Farmers are continually looking for ways to control runoff from their operations. A new study demonstrates that composting may be a valuable tool.
Consider Windrow Composting
After four years of experimenting with composting on his dairy farm near Waunakee, Jeff Endres believes “there’s a lot of upside to composting that we don’t know about yet.”
He told a large tour of attendees from the North American Manure Expo in nearby Arlington that the fertilizer value and bedding potential of compost are already apparent on his family’s Endres Berryridge Farm, operated with brothers Randy and Steve, but he is still learning about the energizing effect compost has on the soil.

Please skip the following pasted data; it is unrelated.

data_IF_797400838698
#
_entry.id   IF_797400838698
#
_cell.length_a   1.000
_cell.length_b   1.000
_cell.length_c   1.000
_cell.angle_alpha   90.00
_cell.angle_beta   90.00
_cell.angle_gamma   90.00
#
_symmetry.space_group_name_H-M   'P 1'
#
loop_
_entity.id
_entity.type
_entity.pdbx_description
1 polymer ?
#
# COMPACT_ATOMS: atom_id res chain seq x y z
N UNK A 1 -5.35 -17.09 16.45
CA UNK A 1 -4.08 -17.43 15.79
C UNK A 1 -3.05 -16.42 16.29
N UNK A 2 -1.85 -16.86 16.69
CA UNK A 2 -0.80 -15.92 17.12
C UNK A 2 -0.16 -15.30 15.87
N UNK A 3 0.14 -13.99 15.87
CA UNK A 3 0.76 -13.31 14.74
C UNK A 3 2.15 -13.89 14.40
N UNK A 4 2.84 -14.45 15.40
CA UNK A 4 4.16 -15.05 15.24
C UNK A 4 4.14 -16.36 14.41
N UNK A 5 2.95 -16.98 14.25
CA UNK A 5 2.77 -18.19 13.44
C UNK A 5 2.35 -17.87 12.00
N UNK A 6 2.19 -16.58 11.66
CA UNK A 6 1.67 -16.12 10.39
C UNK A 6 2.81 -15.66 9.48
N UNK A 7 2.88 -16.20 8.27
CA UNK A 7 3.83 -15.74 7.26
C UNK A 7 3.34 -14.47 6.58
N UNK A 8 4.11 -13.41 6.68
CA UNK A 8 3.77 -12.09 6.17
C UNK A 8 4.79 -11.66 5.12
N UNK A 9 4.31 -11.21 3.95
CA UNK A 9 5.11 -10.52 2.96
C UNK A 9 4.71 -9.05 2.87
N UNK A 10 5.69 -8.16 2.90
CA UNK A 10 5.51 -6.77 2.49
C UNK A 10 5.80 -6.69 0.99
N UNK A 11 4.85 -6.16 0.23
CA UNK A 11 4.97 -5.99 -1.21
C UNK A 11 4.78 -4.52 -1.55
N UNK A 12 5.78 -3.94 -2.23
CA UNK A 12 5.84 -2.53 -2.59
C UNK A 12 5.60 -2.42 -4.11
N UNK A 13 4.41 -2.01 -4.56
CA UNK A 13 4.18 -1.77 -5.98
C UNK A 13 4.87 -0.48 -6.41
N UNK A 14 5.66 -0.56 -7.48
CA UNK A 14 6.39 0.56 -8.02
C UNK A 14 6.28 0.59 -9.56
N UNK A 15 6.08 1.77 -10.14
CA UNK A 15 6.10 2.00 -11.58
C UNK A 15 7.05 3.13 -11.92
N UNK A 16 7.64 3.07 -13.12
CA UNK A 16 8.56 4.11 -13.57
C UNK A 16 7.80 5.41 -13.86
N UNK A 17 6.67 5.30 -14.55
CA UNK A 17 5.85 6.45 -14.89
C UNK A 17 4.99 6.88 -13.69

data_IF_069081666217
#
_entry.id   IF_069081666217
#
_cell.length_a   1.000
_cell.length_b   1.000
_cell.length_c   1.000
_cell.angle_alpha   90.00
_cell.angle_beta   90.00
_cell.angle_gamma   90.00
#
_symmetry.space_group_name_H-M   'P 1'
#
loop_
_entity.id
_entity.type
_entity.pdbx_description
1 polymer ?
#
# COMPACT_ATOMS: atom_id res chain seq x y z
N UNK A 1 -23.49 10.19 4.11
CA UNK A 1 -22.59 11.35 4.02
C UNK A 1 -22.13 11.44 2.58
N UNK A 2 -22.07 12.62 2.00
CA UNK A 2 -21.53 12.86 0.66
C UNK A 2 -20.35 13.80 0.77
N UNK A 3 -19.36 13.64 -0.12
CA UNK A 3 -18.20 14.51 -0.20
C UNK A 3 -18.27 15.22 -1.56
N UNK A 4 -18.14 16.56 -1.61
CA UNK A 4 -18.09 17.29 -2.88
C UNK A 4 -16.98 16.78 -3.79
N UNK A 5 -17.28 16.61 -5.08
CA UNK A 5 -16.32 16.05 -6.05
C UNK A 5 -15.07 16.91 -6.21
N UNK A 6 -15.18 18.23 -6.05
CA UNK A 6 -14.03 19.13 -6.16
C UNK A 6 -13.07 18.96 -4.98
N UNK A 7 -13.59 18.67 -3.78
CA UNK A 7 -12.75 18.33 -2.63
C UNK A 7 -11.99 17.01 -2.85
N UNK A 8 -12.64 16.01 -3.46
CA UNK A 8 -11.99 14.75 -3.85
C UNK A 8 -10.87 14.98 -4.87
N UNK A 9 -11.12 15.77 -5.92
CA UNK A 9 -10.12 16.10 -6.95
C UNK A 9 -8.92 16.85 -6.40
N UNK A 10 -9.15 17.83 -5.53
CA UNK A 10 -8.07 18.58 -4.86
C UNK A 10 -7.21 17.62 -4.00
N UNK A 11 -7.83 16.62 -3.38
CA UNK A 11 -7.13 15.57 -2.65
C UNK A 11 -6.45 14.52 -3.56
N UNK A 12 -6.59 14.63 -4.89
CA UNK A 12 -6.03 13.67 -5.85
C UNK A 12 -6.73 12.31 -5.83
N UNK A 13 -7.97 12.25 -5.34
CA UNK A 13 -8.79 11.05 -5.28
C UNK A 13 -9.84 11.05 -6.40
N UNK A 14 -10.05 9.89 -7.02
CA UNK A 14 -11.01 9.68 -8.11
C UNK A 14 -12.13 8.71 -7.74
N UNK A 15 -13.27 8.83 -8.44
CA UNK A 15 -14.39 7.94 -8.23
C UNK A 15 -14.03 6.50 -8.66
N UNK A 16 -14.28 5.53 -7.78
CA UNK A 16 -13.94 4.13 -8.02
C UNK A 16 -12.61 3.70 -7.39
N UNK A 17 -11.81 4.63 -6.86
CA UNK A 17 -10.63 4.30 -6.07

One hint of that aspect of compost use is that his alfalfa acres that have been fertilized with compost for two years have out-yielded all other alfalfa fields. “It’s enough to notice,” he said. “That told me this isn’t hurting me. There’s something to it.”